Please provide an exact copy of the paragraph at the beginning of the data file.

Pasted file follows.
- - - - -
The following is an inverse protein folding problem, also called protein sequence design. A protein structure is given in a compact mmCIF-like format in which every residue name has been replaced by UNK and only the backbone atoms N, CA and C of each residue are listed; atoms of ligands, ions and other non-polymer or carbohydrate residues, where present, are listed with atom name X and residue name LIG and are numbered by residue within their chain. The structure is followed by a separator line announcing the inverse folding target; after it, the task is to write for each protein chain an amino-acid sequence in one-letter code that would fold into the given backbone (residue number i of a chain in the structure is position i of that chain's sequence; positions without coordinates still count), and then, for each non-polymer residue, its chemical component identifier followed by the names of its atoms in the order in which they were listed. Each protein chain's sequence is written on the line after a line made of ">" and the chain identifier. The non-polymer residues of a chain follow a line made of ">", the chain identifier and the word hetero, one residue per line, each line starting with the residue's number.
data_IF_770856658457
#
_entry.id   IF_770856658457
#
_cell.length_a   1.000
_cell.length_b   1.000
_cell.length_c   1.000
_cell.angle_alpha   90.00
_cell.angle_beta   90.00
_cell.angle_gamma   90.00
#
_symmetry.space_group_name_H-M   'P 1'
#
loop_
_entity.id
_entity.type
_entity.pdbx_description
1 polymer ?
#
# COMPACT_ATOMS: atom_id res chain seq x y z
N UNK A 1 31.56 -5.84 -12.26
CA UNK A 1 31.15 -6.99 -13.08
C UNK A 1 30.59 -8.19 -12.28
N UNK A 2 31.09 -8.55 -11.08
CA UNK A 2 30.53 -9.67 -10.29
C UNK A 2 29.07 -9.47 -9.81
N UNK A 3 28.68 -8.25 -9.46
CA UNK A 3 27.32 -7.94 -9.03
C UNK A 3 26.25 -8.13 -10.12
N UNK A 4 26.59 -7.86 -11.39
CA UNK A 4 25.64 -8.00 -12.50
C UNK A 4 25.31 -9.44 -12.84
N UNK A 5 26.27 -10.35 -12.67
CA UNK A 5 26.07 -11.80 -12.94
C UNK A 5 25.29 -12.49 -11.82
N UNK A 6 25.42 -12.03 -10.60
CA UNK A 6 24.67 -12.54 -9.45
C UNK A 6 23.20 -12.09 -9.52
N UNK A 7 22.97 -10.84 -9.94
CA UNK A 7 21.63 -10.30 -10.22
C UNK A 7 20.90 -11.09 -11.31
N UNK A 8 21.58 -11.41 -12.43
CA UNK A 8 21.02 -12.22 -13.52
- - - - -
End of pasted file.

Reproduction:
The following is an inverse protein folding problem, also called protein sequence design. A protein structure is given in a compact mmCIF-like format in which every residue name has been replaced by UNK and only the backbone atoms N, CA and C of each residue are listed; atoms of ligands, ions and other non-polymer or carbohydrate residues, where present, are listed with atom name X and residue name LIG and are numbered by residue within their chain. The structure is followed by a separator line announcing the inverse folding target; after it, the task is to write for each protein chain an amino-acid sequence in one-letter code that would fold into the given backbone (residue number i of a chain in the structure is position i of that chain's sequence; positions without coordinates still count), and then, for each non-polymer residue, its chemical component identifier followed by the names of its atoms in the order in which they were listed. Each protein chain's sequence is written on the line after a line made of ">" and the chain identifier. The non-polymer residues of a chain follow a line made of ">", the chain identifier and the word hetero, one residue per line, each line starting with the residue's number.